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      Snow on the Fourth of July

      The temperature at 5,000 feet the morning of July 4, 1967 was chilly. The number 273 on the northeast end of Lake Superior is the 32-degree Farenheit line. So snow could have formed, but with temperatures in the 50s, a snowflake would not have survived a trip to the ground.

      I canâ??t tell you how many times Iâ??ve had someone tell me they saw snow on the Fourth of July. Most of the time, the person telling me does not have a definite year, but a range of two or three years. I will then go into the records and look at the weather on the Fourth during those years. Inevitably, the temperature will turn out to be too warm to support frozen precipitation.

      Now Iâ??ll state this right off the top. If you are a person who has seen snow on the Fourth, I canâ??t argue with you. You saw what you saw and thatâ??s that. However, I remain skeptical. First of all, why does it always snow on the Fourth of July? Why not the 3rd, the 5th or the 6th? If I heard one of these days, I might be a bit more impressed.

      The years that are most often cited for snow were the cool 60s and 70s. In fact, according to the number of different years Iâ??ve been given, it seems as if it snowed on about half of the years in these two decades. There definitely were some cool summers during this time and some cool Fourth of Julys.

      The coolest Fourth during that stretch was in 1967. Temperatures aloft were unusually chilly for July (Image above). The high in Marquette was 56 and the low 45. Thatâ??s still way too warm to support snow. It may have been a little cooler outside of town; but not that cold. And, clouds that would have accompanied any precipitation would have kept temperatures up. A high of 56 and a low of 45 would never support snow in the winter, so how could it snow in the middle of summer when the ground and lower layer of the atmosphere is at its peak of warmth?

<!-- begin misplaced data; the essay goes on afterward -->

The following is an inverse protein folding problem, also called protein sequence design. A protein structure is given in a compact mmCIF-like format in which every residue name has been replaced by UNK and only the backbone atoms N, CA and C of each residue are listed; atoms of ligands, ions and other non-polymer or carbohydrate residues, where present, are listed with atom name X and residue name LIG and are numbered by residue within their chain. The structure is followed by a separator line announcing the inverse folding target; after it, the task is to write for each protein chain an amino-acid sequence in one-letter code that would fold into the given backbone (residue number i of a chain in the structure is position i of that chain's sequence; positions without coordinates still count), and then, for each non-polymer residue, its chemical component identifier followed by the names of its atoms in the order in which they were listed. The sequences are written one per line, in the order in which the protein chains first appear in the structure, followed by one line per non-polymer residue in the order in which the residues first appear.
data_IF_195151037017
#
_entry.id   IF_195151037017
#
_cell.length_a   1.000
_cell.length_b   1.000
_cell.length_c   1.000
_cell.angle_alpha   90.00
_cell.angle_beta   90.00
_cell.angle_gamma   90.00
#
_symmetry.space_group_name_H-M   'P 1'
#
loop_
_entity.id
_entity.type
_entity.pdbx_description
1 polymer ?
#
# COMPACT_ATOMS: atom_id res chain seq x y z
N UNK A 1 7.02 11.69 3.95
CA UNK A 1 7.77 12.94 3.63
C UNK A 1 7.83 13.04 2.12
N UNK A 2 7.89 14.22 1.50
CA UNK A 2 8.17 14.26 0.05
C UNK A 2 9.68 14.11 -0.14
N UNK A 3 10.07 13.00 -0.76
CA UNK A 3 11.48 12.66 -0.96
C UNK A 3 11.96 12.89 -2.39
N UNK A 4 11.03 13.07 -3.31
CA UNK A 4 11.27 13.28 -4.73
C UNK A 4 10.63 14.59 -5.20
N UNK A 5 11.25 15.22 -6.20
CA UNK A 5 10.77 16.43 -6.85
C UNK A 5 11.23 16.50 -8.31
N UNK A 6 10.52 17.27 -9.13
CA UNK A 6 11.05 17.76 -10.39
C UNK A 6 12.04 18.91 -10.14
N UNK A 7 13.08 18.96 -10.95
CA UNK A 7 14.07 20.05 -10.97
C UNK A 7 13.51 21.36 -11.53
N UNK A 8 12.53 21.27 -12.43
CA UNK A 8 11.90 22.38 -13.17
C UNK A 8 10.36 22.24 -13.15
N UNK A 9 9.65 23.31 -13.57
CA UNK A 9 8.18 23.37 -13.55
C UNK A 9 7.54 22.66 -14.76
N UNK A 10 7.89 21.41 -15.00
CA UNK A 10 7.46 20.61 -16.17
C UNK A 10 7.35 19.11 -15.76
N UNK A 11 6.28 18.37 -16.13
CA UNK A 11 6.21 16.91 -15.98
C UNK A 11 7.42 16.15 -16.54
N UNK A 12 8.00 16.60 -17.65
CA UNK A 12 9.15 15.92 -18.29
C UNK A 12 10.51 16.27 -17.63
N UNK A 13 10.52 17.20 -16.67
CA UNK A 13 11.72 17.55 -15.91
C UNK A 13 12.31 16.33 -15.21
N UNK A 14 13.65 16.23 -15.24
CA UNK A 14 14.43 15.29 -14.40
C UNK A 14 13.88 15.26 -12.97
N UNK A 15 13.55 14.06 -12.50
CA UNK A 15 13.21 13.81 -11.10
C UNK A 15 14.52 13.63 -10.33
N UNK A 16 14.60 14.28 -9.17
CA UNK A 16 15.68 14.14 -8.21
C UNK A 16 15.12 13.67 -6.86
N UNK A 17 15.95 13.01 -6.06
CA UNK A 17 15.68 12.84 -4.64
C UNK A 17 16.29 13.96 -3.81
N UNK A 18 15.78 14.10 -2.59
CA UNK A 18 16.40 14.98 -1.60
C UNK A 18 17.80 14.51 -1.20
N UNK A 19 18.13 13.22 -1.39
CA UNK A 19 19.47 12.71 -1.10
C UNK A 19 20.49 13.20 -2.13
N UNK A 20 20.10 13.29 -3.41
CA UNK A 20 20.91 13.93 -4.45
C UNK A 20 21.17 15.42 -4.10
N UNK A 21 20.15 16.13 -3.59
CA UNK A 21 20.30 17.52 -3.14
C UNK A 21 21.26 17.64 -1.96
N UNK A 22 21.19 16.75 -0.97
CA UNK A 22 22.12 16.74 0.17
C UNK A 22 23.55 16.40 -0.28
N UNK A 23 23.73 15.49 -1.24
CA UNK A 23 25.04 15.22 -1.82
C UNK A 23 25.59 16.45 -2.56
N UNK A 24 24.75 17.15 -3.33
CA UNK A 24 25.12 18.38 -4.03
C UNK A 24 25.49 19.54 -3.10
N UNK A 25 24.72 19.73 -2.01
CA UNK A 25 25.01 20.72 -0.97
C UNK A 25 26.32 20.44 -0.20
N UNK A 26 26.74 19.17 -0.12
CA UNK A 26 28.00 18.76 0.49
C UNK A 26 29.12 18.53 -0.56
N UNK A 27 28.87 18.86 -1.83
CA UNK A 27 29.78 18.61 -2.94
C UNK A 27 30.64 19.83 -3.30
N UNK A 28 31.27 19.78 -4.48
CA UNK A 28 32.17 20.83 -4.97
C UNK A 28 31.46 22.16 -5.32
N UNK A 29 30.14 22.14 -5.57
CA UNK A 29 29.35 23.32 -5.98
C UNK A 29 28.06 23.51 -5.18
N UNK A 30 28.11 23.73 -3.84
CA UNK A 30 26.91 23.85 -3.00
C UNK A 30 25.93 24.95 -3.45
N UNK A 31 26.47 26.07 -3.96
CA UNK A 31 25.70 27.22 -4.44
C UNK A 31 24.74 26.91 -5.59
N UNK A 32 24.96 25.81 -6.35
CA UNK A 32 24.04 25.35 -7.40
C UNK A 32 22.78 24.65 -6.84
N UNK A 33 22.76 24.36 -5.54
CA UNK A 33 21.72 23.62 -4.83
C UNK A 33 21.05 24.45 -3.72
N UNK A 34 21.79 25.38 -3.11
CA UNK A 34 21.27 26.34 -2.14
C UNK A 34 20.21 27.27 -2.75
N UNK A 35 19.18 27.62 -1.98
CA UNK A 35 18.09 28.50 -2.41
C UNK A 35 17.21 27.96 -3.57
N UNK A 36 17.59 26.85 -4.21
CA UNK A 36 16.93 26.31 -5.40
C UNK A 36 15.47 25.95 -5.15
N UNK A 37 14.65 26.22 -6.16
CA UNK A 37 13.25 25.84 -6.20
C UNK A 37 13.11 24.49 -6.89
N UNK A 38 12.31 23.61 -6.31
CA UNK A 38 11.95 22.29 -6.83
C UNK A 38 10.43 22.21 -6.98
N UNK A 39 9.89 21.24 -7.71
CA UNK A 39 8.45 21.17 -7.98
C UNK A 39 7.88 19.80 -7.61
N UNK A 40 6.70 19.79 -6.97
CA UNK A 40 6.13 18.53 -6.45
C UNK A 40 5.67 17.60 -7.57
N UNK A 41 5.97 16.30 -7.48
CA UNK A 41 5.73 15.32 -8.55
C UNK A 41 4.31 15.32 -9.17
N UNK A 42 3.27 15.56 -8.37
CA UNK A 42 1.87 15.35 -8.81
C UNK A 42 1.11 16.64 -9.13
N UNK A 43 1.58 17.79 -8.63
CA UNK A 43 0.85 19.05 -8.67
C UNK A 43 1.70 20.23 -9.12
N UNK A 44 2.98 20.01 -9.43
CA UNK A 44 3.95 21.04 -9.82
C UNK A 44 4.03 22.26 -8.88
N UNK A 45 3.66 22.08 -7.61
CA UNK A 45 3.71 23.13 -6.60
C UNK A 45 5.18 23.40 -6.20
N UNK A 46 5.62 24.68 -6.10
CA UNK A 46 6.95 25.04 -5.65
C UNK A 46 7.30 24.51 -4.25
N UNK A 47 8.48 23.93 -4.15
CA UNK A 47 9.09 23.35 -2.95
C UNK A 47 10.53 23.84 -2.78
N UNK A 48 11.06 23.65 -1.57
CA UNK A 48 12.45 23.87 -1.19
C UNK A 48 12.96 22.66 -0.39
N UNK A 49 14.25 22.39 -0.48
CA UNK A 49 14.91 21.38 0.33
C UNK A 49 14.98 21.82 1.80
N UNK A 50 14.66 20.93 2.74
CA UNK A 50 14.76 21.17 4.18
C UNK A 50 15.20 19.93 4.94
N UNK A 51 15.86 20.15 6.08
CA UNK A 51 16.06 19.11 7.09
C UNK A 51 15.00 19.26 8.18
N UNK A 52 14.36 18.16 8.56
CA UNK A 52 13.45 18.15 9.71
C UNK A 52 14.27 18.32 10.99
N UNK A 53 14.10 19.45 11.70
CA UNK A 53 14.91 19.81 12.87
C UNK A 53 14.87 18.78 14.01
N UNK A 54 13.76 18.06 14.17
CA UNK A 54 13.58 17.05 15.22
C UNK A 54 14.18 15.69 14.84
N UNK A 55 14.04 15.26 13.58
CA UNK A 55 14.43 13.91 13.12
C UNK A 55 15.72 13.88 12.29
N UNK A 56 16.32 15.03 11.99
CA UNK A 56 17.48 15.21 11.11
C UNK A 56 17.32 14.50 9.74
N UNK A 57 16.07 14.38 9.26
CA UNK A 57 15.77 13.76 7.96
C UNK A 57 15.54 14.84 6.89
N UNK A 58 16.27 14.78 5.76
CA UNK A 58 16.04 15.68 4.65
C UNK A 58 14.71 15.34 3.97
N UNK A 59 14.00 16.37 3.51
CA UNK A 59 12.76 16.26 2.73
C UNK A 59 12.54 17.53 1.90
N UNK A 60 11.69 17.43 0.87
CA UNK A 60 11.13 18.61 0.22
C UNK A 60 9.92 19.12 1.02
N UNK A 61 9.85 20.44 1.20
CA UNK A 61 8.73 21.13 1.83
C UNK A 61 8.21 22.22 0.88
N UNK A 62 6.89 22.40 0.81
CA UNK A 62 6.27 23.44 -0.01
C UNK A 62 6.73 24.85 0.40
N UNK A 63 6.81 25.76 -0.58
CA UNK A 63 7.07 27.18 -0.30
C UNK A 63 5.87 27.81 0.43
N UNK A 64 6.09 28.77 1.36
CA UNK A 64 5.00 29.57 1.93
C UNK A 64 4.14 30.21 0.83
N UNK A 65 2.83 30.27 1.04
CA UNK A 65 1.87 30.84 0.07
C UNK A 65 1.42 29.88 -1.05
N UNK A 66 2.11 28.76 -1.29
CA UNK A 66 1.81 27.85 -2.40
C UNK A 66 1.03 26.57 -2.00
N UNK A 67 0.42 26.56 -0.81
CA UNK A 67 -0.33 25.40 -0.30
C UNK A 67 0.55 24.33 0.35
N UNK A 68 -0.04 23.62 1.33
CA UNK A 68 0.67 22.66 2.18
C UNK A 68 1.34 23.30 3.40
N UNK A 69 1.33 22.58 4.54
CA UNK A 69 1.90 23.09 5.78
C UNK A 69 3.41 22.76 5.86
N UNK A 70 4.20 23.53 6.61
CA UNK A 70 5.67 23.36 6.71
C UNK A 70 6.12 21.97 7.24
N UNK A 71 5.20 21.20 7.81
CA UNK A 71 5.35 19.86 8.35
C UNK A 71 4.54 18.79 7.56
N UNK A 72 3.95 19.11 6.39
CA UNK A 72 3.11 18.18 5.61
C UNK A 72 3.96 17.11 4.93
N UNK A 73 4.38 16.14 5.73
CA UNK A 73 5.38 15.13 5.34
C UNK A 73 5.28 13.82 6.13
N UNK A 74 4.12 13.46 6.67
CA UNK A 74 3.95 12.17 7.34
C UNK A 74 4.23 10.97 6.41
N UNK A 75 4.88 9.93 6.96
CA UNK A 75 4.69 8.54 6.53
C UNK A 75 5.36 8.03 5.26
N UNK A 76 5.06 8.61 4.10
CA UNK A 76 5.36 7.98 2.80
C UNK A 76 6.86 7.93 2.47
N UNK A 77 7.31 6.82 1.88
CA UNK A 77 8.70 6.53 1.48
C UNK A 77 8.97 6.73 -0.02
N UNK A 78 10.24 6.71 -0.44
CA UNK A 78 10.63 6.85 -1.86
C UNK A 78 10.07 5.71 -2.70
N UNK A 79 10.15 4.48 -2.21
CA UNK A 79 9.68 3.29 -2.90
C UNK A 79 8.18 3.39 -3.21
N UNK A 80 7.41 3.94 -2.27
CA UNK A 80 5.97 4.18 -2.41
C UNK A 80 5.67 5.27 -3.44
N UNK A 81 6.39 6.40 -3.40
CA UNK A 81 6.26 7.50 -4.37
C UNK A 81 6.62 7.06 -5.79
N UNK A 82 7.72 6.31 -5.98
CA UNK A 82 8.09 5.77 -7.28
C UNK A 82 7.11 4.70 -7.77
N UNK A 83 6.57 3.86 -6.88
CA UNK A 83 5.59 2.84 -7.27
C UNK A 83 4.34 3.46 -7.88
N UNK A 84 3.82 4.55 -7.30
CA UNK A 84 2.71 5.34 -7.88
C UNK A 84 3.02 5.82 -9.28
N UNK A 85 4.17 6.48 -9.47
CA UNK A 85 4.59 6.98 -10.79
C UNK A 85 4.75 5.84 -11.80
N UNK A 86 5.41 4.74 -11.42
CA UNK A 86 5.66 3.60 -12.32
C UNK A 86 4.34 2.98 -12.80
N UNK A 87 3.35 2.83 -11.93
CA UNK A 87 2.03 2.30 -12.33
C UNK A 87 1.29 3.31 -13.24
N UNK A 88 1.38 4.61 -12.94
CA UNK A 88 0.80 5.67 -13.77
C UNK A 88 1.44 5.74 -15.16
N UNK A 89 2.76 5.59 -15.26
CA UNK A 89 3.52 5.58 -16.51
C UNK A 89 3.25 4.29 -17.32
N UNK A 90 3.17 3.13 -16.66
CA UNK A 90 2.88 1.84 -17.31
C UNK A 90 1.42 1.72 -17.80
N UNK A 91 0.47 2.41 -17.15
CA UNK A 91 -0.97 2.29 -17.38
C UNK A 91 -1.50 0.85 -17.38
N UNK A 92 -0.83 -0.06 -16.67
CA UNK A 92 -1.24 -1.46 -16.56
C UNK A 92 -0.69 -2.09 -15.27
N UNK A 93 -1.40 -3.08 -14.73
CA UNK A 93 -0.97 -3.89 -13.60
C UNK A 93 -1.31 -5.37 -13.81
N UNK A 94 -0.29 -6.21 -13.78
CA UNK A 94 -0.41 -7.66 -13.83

Most recently, I had someone tell me they saw snow on July 4, 1992. This was the infamous â??Year without a Summer.â?? It was cool and cloudy that day, but the high at the NWS near Negaunee was 60 and the low 45. Thereâ??s no way a snowflake could survive a trip of several thousand feet from base of the cloudâ??it would have melted before reaching the ground.

      Snow on the Fourth of July is part of U.P. lore. It fits right in with sayings like, â??Up here, thereâ??s nine months of winter and three months of rough sledding.â?? We love to talk about the weather, especially the cold, snowy weather. It impresses the visitors and lets them know how tough we are. Yet, sometimes weâ??re prone to exaggeration. Again, if youâ??ve seen snow on the Fourth, I will not say you could not have seen it. Yet, the supporting evidence for these wintry sightings is thin and I remain a skeptic.